By Pam Martens and Russ Martens: June 2, 2020 ~
The words of the President of the United States over the past three days suggest that he is determined to be a wartime president and that he has found the enemy: it’s the American people.
As racial justice protests raged in cities across the United States on May 30 over the murder of George Floyd in broad daylight at the hands of four policemen in Minneapolis, President Donald Trump tweeted that if the protesters had breached the fence at the White House, “they would have been greeted with the most vicious dogs, and most ominous weapons, I have ever seen.” (Considering that the President avoided military service on the basis of bone spurs, he probably hasn’t actually seen too many ominous weapons.)
Yesterday, President Trump held a phone conference with state Governors around the U.S. He said this at one point: “You have to dominate. If you don’t dominate, you’re wasting your time. They’re going to run all over you, you’ll look like a bunch of jerks. You have to dominate, and you have to arrest people, and you have to try people and they have to go to jail for long periods of time.”
During the call with Governors, Trump put the Secretary of the Department of Defense, Mark Esper, on the phone. Esper’s message to the Governors was this: “We need to dominate the battle space.” To have a battle waged by the Department of Defense you need an enemy. If the “battle space” is American cities and the people on the other side of the military are American citizens, then it seems reasonable to say that the President and the Pentagon are preparing to go to war against Americans.
On the call with Governors, Trump invoked the Occupy Wall Street movement. The President said this:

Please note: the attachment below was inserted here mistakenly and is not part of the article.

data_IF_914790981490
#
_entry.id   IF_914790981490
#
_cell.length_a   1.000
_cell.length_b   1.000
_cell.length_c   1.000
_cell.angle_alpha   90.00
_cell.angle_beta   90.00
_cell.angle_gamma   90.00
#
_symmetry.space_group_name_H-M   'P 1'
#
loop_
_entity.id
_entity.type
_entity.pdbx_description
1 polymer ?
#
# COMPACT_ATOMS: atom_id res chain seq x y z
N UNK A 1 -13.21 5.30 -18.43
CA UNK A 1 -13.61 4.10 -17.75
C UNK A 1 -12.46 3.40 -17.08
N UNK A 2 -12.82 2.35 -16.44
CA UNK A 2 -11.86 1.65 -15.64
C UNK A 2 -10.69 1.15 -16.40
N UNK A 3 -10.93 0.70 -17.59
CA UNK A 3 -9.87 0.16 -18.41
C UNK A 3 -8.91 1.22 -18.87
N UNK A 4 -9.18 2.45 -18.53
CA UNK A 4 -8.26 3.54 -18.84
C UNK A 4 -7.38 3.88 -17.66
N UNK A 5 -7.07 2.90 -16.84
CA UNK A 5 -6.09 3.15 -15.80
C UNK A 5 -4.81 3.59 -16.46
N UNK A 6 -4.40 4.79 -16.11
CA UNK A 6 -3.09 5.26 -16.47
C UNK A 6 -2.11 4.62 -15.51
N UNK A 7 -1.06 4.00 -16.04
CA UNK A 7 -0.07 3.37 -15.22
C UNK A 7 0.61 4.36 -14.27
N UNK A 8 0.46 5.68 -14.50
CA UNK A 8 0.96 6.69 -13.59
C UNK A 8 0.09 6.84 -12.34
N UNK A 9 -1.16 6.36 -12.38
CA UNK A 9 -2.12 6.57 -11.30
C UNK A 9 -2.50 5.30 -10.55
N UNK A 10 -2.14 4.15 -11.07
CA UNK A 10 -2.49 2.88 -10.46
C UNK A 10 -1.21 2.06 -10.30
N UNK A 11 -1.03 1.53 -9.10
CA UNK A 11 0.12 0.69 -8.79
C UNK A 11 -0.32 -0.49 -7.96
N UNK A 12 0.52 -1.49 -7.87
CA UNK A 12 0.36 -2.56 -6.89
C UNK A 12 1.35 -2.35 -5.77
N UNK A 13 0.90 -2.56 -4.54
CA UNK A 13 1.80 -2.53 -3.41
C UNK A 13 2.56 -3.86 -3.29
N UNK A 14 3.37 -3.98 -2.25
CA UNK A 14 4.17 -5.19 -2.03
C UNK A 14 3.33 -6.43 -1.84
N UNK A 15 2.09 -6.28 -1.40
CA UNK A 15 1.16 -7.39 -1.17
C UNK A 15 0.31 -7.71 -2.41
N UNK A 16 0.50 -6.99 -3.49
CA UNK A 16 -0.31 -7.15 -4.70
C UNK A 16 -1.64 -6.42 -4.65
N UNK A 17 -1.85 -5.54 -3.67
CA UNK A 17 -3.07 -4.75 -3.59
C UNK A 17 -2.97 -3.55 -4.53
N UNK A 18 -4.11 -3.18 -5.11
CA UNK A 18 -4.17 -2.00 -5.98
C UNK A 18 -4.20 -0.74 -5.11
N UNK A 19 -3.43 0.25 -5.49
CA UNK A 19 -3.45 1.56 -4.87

“It’s like a movement, and it’s a movement that if you don’t put it down, it’ll get worse and worse, this is like Occupy Wall Street. It was a disaster until one day, somebody said, that’s enough and they just went in and wiped them out and that’s the last time we ever heard the name Occupy Wall Street, until today when I heard about it, I heard Occupy Wall Street. I haven’t heard about it, I heard about it today for the first time in a long time. They were there forever it seemed on Wall Street. They closed up Wall Street, the financial district of the world, total domination, they were ordering pizzas, nobody did anything.”
This is the mind of the President of the free world. Protesters attempting to realign their corrupted democracy while braving snow and ice living in tents on the sidewalks of lower Manhattan (following the greatest bank looting in U.S. history by Wall Street executives) have committed the ultimate crime of getting free pizza delivery.
As most Americans now realize, the President regularly relies on “alternative facts” to make his arguments. Wall Street On Parade covered the Occupy Wall Street protests. Wall Street was not “closed up” and there was no “total domination” of Wall Street. The stock exchange traded every single business day. Wall Street banks went merrily about their business of ripping off two-thirds of average folks 401(k) plans. Local residents came and went on the sidewalks, often delivering home-made meals to the protesters.
The protesters were not “there forever.” The occupation of Zuccotti Park by Occupy Wall Street lasted from September 17, 2011 to November 15, 2011. Two months of peaceful protest. The brutal military-style raid and destruction of the protesters’ camp left a lasting stain on the reputation of New York City and Mayor Michael Bloomberg.
Americans learned a great deal about the interconnections of New York City police and the Federal government as a result of Occupy Wall Street (OWS), whose slogan was “We are the 99 percent.”